You lift your head, open your eyes, turn off your alarm and slowly get out of bed. It’s the early hours of the morning and everything hurts. The first thing you do is walk to the bathroom while lifting your arms way up in the air to stretch. You stretch your back, your arms, your neck and your entire body and it feels oh so good. You slowly look over at your sleeping dog and watch him do the same exact routine. We aren’t as different as we think, are we? So do dogs stretch for all the same reasons we do or are there traits developed from their wolf ancestors?
Read also: “10 Dog Breeds That Need The Least Exercise“
“Dogs, as hunters and fighters, in an evolutionary sense never know what will happen when they get up to roam their territory,” Paul Rosenberg, a veterinary chiropractor at Pets in Motion Animal Chiropractor tells The Dodo. “Stretching helps prepare for any hunt for food or brawl for territory that comes along.”
“Evolution favors the prepared,” Rosenberg adds. “Don’t stretch and you risk successfully hunting and you starve. Get injured or killed in a fight and you are less likely to provide for your offspring or pack mates.”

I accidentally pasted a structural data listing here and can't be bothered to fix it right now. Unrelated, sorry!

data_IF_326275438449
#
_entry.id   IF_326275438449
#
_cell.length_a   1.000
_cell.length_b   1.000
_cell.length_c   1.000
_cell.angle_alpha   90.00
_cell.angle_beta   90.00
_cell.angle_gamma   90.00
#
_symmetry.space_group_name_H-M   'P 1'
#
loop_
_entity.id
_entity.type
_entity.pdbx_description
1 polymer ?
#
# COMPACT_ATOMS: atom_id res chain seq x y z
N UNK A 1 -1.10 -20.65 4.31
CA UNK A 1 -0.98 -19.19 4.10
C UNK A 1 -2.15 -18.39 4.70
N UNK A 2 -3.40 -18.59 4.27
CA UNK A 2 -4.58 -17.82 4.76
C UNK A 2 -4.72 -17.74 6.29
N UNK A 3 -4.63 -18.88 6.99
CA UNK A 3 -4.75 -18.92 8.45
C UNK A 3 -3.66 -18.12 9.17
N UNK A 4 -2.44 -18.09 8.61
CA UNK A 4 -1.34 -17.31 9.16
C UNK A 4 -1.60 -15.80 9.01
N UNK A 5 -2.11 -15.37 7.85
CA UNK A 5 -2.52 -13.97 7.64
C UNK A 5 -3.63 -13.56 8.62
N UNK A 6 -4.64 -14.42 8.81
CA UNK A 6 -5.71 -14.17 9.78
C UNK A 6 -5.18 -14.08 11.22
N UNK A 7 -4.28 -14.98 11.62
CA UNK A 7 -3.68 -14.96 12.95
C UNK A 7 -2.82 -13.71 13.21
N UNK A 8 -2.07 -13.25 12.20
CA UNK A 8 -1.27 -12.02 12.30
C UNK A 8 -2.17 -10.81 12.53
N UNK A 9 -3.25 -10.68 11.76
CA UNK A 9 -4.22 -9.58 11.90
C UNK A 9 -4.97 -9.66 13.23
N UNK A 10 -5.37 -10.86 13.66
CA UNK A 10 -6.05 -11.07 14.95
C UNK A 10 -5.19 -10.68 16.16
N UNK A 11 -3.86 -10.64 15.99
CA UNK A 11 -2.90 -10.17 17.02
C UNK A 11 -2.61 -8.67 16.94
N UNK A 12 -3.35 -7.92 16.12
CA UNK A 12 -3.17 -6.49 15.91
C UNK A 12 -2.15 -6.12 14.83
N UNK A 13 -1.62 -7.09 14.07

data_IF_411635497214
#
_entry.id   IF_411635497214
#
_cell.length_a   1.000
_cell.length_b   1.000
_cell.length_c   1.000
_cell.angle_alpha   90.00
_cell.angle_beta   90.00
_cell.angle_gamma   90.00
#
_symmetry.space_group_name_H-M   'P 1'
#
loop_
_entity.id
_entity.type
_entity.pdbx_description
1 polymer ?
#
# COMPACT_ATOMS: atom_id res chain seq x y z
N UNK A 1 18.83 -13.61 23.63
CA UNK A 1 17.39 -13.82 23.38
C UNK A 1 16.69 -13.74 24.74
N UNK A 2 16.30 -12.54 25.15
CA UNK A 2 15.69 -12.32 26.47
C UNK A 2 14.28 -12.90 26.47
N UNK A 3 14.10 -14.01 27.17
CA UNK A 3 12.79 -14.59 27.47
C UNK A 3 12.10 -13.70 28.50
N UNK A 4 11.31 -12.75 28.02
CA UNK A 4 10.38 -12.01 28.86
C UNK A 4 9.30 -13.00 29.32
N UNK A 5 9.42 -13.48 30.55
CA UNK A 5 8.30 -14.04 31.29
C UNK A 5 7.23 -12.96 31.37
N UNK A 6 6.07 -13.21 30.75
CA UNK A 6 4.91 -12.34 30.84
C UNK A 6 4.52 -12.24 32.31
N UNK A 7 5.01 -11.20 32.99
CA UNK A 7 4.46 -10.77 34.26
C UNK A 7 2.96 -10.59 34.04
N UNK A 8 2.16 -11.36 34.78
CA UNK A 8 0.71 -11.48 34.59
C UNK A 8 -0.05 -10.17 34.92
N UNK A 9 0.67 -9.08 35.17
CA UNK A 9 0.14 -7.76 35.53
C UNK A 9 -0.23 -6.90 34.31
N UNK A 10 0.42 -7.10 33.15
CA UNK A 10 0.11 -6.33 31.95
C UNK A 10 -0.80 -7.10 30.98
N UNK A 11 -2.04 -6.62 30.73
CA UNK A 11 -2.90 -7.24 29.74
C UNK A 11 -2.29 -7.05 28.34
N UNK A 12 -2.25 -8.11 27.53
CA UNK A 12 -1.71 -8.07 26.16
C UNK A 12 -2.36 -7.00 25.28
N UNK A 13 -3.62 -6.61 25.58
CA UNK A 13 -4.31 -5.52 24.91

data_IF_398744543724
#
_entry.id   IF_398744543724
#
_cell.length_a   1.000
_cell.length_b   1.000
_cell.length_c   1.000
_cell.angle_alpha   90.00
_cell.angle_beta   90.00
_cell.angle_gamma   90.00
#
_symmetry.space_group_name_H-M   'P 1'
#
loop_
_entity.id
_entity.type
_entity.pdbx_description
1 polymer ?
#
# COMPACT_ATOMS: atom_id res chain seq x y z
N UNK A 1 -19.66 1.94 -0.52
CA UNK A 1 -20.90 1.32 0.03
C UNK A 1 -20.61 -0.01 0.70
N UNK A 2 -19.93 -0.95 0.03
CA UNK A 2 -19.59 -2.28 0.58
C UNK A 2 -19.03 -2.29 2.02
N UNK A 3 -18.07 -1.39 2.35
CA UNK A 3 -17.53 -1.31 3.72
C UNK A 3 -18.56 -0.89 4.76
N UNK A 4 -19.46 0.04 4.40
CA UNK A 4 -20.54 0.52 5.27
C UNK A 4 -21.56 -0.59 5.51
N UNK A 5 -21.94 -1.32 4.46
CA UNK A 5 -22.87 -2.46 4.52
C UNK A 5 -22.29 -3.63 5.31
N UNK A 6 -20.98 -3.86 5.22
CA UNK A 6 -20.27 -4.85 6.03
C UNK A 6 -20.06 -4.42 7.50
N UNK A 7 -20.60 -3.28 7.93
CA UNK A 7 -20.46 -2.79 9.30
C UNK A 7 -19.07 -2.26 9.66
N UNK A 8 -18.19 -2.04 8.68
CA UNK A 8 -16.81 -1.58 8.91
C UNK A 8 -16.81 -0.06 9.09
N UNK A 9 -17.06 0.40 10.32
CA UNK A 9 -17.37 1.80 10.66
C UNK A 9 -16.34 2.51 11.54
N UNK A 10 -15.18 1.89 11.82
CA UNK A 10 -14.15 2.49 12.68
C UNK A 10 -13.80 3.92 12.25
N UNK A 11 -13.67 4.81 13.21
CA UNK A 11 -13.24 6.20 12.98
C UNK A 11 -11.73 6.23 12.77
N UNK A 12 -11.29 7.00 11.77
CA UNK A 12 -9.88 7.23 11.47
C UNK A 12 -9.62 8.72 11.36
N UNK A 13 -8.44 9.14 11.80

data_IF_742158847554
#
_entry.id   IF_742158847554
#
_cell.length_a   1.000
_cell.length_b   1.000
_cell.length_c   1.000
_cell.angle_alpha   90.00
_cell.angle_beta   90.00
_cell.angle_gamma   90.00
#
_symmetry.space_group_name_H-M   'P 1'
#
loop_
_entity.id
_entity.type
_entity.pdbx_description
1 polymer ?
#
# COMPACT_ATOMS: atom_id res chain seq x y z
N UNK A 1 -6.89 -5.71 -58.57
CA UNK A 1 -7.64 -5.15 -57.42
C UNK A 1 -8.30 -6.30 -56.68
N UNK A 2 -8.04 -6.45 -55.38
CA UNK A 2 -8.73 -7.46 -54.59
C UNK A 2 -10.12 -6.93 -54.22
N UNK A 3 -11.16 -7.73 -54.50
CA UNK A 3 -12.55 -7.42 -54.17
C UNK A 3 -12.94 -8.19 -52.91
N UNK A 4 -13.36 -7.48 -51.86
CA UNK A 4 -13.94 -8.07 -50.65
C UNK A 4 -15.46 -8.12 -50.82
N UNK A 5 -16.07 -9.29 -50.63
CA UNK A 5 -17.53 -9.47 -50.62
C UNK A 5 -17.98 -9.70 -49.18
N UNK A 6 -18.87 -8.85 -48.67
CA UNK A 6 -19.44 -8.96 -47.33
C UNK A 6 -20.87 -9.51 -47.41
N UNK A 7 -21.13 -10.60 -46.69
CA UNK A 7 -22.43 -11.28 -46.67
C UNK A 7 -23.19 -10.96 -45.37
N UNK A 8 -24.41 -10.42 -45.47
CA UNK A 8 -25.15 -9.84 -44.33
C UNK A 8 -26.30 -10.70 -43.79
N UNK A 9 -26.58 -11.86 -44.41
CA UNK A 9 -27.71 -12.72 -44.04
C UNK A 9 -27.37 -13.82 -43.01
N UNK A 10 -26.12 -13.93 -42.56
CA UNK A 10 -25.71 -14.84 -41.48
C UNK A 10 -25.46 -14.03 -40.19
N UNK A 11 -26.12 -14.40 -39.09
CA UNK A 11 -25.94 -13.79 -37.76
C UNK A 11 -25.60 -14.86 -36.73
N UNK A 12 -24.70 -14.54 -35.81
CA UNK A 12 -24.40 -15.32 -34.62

Dogs stretch but have you noticed they also shake? “The reason why dogs shake when they get up is just like us,” Jackie Cameron, dog trainer and founder of No Kill Kern, tells The Dodo. “They want to stretch out and they want to get their muscles ready for activity.
“Dogs are active beings. When they get up, they want to start moving. It’s charging the system.”
So the bottom line is dogs shake and stretch to wake up in the morning. We prepare for the day with coffee, they prepare with a full body stretch and a nice long shake. So the next time you see your dog in an unusual position, remember you should probably get on the ground and stretch with him/her.
Why is stretching healthy for us? According to Lifehacker.com stretching is good for the body and the mind. Take notes from your dog.
For Your Body
- Helps improve flexibility (increases your range of motion)
- Assists in correct posture by lengthening tight muscles that pull areas of the body away from their intended position (because of so much time at our computers, many of us have tight chest muscles which pulls the shoulders and head forward, leaving us with a hunched shoulder look)
- Potential to decrease injury by preparing muscles for work before activity
- Increases blood and nutrient supply to muscles, thereby possibly reducing muscle soreness
For Your Mind
- Even a short amount of time (10-15 minutes) of stretching can calm the mind, provide a mental break, and give your body a chance to recharge
- Classes like yoga or pilates offer you a chance to spend an hour releasing tension physically and mentally
Remember, we can learn a lot from dogs and they can learn a lot from us. It’s a miraculous relationship that helps both human and dog live a better and healthier life all around. Enjoy your dog and don’t forget to stretch!